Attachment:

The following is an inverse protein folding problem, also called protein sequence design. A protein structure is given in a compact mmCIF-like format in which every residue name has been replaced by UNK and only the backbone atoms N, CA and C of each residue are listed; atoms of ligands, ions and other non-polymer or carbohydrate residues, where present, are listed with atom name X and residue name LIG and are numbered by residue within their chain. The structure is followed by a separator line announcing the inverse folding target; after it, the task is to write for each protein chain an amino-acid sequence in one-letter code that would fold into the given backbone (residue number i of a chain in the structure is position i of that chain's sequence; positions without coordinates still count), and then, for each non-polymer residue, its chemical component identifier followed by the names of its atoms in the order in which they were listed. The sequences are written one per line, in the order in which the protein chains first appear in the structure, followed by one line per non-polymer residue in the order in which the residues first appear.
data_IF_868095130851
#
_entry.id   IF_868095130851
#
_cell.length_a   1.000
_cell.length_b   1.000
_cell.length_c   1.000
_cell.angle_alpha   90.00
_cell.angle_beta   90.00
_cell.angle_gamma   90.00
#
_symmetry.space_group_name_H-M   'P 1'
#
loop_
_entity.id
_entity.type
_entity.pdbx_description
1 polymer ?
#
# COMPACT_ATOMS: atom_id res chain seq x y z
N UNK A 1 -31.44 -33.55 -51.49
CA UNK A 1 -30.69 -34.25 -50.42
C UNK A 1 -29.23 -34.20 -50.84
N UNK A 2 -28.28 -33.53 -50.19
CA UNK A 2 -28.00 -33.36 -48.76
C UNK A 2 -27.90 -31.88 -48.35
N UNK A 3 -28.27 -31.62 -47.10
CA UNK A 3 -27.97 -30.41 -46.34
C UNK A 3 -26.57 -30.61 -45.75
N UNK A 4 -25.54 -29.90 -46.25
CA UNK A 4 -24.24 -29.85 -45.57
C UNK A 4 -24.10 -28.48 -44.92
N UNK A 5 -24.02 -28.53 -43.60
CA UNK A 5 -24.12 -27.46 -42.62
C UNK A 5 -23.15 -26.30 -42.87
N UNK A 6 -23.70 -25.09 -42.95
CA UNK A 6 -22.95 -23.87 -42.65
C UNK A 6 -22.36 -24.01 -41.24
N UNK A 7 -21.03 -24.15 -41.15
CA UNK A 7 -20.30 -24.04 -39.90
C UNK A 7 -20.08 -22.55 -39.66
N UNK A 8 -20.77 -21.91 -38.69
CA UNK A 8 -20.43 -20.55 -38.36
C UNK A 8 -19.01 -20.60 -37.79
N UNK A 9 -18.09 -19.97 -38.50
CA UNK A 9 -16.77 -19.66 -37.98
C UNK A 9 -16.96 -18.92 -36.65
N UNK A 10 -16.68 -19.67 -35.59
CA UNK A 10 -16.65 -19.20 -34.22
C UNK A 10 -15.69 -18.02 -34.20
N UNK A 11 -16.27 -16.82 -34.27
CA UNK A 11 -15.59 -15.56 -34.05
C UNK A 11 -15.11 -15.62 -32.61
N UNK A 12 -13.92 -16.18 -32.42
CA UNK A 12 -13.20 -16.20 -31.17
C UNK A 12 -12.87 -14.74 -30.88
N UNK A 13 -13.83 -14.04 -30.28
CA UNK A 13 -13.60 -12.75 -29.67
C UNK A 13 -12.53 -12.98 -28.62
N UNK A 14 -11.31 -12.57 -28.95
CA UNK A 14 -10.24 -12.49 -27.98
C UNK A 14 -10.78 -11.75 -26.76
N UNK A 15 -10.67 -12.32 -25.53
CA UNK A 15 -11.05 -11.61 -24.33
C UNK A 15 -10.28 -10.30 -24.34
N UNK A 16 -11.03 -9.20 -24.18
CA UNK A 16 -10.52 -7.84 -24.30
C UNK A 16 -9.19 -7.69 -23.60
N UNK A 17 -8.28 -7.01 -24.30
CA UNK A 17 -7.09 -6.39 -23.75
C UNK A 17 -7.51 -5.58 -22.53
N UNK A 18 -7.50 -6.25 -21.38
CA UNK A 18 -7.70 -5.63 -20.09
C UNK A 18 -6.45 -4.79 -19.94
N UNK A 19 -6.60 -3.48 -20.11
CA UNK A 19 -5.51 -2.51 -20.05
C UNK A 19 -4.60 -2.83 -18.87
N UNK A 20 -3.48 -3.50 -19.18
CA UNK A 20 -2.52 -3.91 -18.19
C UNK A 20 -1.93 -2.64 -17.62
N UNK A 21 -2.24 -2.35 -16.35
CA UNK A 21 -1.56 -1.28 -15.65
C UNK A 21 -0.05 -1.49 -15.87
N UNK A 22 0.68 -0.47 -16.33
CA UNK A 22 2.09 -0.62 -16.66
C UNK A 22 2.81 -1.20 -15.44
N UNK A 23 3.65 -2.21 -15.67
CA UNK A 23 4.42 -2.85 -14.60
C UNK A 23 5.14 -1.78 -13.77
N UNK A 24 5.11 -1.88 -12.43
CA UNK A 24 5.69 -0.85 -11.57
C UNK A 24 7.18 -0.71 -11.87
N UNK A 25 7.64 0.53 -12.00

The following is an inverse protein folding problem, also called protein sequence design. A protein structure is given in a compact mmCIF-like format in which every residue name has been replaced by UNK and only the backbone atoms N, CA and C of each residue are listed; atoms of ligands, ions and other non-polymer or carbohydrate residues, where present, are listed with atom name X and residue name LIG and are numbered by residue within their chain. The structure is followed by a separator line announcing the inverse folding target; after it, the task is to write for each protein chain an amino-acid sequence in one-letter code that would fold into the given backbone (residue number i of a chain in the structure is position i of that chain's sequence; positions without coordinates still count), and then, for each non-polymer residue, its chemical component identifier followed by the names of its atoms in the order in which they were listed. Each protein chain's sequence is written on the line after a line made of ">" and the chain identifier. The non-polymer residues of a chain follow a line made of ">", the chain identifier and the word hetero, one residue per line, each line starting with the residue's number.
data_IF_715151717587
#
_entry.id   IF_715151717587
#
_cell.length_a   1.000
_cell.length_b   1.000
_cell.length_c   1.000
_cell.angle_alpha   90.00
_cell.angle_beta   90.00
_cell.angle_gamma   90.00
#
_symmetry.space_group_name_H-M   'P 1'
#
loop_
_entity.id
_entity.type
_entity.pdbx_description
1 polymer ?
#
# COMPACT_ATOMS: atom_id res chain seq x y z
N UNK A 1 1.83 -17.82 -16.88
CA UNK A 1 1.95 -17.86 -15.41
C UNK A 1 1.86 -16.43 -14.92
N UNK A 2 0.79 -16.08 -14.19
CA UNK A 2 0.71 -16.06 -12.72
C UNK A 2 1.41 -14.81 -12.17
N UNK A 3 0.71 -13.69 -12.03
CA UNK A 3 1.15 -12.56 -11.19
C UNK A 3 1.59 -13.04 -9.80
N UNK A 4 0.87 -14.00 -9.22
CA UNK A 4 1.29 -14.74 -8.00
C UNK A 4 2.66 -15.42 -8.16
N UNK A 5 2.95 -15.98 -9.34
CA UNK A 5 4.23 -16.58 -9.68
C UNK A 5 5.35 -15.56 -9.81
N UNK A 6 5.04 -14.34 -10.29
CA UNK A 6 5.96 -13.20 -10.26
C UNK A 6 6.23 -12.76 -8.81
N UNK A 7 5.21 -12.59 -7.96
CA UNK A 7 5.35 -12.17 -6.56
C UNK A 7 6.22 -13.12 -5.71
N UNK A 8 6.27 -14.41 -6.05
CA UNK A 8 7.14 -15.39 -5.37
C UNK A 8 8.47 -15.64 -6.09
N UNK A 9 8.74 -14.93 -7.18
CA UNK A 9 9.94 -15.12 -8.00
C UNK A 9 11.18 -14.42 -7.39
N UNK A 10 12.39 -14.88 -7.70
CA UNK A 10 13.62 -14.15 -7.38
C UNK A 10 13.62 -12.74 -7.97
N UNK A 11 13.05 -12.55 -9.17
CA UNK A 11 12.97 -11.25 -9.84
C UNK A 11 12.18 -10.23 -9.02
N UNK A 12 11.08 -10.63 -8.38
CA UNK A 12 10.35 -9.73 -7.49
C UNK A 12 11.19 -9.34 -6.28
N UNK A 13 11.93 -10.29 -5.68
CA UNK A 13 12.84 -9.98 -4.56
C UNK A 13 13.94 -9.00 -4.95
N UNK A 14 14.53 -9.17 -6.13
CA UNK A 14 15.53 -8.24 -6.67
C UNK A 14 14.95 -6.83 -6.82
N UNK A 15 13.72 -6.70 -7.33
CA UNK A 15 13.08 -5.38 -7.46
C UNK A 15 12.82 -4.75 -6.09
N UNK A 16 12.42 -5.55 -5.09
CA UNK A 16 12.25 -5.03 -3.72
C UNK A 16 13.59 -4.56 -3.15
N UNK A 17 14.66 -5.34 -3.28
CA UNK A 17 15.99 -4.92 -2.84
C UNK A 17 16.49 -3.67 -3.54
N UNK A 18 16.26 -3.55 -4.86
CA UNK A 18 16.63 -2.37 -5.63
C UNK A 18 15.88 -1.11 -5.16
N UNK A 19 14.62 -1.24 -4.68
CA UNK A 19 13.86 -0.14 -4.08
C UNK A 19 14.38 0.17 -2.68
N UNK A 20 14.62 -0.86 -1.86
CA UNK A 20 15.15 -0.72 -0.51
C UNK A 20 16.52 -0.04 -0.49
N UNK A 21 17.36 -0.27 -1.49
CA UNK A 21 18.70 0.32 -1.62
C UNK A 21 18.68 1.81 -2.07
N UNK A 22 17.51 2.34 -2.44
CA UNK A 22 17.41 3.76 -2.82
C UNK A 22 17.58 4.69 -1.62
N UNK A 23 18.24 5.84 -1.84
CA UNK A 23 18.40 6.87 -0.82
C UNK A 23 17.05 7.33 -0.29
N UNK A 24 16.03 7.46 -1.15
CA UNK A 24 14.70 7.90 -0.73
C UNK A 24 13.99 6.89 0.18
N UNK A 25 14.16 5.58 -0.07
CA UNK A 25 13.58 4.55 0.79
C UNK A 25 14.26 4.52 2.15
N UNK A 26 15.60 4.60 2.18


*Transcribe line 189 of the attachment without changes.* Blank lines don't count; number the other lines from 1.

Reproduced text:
CA UNK A 25 13.58 4.55 0.79